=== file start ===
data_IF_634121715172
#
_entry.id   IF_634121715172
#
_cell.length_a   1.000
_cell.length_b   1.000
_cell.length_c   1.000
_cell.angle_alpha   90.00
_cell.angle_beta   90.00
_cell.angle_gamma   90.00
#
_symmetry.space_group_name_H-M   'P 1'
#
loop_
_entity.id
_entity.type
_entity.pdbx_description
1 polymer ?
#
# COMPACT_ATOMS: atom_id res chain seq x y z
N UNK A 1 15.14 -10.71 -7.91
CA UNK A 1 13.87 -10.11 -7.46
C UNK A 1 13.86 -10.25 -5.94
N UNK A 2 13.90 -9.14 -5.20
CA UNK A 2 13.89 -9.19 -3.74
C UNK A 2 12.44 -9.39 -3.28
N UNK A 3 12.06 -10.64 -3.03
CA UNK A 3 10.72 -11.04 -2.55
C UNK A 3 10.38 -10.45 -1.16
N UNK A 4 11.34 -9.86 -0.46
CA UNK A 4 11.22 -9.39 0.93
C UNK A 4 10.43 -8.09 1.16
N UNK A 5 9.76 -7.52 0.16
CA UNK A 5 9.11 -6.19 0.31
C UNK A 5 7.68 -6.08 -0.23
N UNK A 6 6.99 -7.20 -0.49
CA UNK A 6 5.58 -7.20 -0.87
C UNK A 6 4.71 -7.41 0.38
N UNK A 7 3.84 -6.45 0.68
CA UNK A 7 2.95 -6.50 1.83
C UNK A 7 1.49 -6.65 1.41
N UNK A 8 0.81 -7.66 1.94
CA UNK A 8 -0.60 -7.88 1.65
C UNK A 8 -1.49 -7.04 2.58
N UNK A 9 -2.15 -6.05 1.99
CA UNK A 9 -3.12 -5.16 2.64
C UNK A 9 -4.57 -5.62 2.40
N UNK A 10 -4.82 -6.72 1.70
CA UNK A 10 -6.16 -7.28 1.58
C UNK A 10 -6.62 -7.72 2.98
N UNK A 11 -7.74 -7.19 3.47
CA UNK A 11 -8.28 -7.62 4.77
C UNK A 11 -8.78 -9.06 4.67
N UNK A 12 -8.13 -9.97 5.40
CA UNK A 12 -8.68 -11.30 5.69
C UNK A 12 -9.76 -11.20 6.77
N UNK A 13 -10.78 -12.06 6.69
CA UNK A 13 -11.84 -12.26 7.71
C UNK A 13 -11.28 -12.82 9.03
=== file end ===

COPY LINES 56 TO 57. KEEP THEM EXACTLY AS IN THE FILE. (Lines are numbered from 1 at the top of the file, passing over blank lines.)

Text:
C UNK A 12 -9.76 -11.20 6.77
N UNK A 13 -10.78 -12.06 6.69